One Water for America Policy Framework Big Idea 4

Blend Public and Private Expertise and Investment to Address Water Infrastructure Needs

The US water utility sector is both public and private. Public-private partnerships (in one form or another) have been in practice for generations, with many publicly-owned utilities utilizing private companies to assist in planning, engineering, technology application, project delivery, operations, maintenance, and management. Private expertise and investment can hold promise, especially for communities that find meeting their water infrastructure needs challenging. Ultimately, these decisions are made locally and each community must decide what path will provide the best results in its unique context. For the nation at large, to attract more investment and innovation to water management, we need to address barriers to putting private money and expertise to work, while making sure that communities’ needs are met and all partners benefit.

Key Issue: Developing a common understanding of public-private project delivery models
Successful P3s have the potential to provide expediting project delivery, improving service quality, and controlling costs. But the spectrum of P3s can be complex, and their potential risks and benefits must be understood so that communities can make the right decisions about the best delivery models for local water needs.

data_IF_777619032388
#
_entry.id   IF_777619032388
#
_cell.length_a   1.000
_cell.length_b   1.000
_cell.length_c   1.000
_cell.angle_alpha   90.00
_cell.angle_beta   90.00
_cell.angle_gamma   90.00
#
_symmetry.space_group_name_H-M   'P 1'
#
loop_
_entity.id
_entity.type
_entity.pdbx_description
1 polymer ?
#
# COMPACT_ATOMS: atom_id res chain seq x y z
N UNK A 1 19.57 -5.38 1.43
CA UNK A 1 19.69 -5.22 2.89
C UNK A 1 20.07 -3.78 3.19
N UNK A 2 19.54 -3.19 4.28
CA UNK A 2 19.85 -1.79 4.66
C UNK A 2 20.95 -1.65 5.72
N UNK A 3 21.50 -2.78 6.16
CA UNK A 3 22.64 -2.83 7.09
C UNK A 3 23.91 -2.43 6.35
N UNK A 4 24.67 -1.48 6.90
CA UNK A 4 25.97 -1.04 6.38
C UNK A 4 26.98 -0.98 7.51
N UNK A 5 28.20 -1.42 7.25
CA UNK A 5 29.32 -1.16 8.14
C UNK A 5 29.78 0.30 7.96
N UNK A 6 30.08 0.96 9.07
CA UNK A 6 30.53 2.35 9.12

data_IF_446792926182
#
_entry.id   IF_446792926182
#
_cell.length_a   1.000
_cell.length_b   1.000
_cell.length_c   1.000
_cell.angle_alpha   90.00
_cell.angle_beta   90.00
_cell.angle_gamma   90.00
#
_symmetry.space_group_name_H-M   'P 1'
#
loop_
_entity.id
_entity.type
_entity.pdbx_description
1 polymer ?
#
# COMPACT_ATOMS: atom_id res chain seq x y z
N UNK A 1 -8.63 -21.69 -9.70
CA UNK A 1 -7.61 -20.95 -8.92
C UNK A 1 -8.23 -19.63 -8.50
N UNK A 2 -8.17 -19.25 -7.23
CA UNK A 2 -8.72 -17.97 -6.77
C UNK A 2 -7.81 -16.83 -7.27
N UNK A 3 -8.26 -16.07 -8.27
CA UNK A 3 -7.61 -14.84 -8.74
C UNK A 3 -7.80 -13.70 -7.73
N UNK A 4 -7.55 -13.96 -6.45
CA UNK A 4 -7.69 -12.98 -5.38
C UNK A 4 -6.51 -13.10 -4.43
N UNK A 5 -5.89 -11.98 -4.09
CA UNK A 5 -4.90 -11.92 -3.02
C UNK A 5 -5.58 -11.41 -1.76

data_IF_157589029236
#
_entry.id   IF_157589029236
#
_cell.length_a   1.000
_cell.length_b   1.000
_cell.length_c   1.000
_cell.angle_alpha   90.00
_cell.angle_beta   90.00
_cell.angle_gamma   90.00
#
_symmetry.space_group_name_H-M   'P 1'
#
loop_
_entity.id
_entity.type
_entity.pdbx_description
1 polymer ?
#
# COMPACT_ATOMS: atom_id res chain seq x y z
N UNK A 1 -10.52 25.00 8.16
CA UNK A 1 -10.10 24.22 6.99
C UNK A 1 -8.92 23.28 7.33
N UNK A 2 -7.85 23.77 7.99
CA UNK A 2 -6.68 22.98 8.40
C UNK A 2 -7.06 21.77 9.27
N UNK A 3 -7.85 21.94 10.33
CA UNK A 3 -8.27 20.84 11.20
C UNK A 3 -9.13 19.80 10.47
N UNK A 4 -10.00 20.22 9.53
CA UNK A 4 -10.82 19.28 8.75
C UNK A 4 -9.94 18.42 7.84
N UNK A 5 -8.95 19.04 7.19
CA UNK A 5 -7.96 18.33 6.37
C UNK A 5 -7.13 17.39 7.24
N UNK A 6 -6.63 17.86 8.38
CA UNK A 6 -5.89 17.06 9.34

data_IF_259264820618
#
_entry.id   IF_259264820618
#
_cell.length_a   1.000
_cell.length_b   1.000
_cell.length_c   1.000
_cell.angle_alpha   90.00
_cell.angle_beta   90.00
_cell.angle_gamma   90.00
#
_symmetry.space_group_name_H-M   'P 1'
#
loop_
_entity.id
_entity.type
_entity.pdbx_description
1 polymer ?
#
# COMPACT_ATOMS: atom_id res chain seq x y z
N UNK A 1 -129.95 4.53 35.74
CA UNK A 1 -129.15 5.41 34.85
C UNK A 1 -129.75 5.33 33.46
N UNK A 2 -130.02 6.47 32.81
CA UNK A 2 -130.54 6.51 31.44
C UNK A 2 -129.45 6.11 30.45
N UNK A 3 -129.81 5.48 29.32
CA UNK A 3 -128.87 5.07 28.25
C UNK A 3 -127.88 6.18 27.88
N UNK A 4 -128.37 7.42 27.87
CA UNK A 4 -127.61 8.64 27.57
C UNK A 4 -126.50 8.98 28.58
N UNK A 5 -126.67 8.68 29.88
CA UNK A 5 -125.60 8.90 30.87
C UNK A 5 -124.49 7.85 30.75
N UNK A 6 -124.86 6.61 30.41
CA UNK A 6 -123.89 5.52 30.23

Key Issue: Understanding newer models for private investment in water infrastructure
As private investment in infrastructure becomes more common in sectors like transportation, it is important to understand how those newer models can apply to the water sector and what barriers exist to their application. An emerging approach is the community-based P3, where the contractual requirements include measures to boost local economic growth and quality of life in urban and underserved communities—in particular, by including local workforce and small business contracting requirements in the contract.

Key Issue: Integrating social impact investing into the menu of financing options
Social impact investing is an investment model that aims to create measurable social or environmental impacts in addition to financial returns. Institutions and foundations are increasingly turning to this model as a way to build community benefits into infrastructure projects.